One of the truely great things about perl is its data types. I'm not sure why other languanges haven't embraced the concept of an associative array the way perl has with its hash data type (with the exception of possibly python with its tupples). About 95% of the code I work on involves loops and hashes.

So when designing the original Fez, I realized right away that something which would be really useful would be some way of scooping out data from a pile of RPM's and storing that information (along with the dependencies, individual files, versions, etc. etc.) in a complex data structure which could be accessed quickly to pull out relevant information. Essentially the data looks something like:

key -> key -> key -> value

which is really nothing more than a complex hash. It started occuring to me after the umpteenth time I ran into a similiar data structure that there was something to all this stuff. I was using a combination of Sleepycat's very nice DBM database and MLDBM to store all of this data, but with everything stored as binary data, it makes things a real pain in the ass to actually edit anything. This is of course what text files are for.

One of the other things I needed for Fez was a way of creating configuration parameters for the software because, as I was saying before, code and content don't mix. Originally I had made just a simple text file with statements like:

key = "value";

which I would read out as a simple hash, but this is a little limiting in the respect that there are name space problems (any given name should be able to belong to any given number of unique sets). So I recently started writing something which looked something like this:

[foo]
  key = "value";
  [foo2]
    key = "value";
  [/foo2]
[/foo]
and then have a function which populated a complex hash and made it very easy to actually represent a whole lot of data very easily in a text file.

The epiphany hit only a short time ago after a co-worker was asking me whether or not I was using XML with some of the new code I was working on at work. He handed me a couple of books (they were pretty much just Java and XML books, of course) which I perused while trying to figure what the hell he was getting at. The strength of XML doesn't seem to be in the DOM, or XSL or any of the clutter which makes learning about XML so difficult. The strength is in being easily able to represent a complex data structure as:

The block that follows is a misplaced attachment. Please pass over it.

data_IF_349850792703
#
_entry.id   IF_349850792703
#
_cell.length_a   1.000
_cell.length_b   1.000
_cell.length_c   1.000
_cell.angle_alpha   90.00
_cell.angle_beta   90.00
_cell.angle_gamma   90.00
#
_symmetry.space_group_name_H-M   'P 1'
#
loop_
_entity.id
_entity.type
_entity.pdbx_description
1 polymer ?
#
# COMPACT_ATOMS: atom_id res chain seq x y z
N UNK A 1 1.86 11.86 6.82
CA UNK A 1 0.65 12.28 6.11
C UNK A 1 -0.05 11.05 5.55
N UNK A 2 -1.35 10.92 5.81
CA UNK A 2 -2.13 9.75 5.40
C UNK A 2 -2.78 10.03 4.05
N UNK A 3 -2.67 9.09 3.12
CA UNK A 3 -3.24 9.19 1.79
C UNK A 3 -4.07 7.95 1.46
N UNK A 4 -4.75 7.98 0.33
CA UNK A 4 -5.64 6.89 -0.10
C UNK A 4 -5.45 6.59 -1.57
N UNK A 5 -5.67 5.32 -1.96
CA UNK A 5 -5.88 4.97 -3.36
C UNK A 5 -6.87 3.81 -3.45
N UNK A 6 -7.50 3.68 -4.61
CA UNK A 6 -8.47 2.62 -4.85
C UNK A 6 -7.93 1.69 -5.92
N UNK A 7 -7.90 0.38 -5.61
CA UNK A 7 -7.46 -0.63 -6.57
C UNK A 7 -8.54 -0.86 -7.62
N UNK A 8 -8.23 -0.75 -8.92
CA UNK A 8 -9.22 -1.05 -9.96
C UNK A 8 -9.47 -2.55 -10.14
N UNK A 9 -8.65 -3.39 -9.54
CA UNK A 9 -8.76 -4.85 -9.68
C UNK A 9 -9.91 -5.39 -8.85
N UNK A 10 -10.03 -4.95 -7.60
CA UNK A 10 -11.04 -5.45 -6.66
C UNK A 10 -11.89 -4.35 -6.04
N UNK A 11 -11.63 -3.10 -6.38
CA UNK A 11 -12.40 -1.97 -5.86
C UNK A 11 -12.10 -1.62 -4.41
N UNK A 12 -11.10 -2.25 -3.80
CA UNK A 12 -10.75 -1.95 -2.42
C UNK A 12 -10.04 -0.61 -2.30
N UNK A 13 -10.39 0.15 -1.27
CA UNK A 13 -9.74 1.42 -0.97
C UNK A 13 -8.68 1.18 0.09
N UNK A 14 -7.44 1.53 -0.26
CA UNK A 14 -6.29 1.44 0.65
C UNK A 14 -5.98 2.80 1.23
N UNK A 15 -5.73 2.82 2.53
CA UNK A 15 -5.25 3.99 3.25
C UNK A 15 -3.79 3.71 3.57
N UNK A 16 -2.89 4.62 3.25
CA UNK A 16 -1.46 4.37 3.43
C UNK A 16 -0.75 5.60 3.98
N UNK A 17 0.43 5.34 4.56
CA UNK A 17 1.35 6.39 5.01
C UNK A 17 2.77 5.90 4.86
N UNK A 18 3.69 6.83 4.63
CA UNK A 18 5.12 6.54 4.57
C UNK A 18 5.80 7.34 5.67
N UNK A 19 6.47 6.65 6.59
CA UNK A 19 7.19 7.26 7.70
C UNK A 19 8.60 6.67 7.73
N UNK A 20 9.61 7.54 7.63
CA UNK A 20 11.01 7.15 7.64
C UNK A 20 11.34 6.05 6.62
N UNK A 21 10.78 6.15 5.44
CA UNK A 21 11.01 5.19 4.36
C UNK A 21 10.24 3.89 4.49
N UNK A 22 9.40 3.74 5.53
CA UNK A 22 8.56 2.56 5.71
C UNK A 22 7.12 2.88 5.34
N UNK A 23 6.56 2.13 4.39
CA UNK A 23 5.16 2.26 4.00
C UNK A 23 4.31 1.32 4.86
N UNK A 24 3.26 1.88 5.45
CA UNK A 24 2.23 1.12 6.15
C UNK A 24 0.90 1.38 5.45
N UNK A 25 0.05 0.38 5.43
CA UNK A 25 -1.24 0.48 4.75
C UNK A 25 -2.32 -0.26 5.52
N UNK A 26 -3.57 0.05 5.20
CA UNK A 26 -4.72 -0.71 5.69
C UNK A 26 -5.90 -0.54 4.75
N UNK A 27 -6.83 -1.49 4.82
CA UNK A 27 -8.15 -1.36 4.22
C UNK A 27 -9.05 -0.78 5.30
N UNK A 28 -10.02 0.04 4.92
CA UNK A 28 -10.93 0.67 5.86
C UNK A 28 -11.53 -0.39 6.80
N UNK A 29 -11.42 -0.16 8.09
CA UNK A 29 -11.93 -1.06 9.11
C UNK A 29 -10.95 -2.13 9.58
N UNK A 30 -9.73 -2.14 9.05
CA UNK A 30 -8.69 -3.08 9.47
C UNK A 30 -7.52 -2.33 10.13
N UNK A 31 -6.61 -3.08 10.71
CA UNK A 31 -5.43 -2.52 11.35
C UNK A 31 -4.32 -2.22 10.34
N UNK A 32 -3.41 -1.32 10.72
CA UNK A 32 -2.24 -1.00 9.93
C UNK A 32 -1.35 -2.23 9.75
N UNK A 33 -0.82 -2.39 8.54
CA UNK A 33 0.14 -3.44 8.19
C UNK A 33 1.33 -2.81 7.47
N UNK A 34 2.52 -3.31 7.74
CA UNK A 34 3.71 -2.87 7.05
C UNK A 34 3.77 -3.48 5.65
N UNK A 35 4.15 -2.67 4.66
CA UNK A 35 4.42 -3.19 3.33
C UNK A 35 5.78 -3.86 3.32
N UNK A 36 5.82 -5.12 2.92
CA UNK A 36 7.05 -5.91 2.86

<foo>
  <key>value</key>
  <foo2>
    <key>value</key>
  </foo2>
</foo>
which I could then represent in perl as a hash of hashes. None of this is really an earth shattering discovery, but what hit me as being strange was that in the midst of all this I ran upon an an article on xml.com which was written only a couple of weeks ago entitled What's wrong with Perl and XML?. There are some 35 different modules on CPAN in the XML directory, some of which do really similiar stuff to this (like XML::Dumper, XML::Config, XML::Grove, XML::Registry), but why hasn't any one module become the defacto way of dealing with XML data easily? I guess sometimes even the simplest of ideas can be some of the most elusive.

After about a year of neglect, I'm getting fairly close to releasing the new version of Fezbox. RedHat has been driving me insane over the past little while, and the new v7.0 is no exception to the rule. The original Fez was of course written to work with v6.0, but since v6.1 was such a disaster (Kickstart was broken entirely), I haven't really done anything with it until taking a job at VA Linux and allowing them to use it for their 'BTOS' (Build to Order Sofware) system.

You can check out the pre-alpha at this address. Right now, there is only a small set of packages from RedHat v6.2, however now that I've broken my machine by installing V7.0 (where did /usr/dict/words go?) I'll probably index up a bunch of packages to work with it.

New Advogato Features

New HTML Parser: The long-awaited libxml2 based HTML parser code is live. It needs further work but already handles most markup better than the original parser.

Keep up with the latest Advogato features by reading the Advogato status blog.

If you're a C programmer with some spare time, take a look at the mod_virgule project page and help us with one of the tasks on the ToDo list!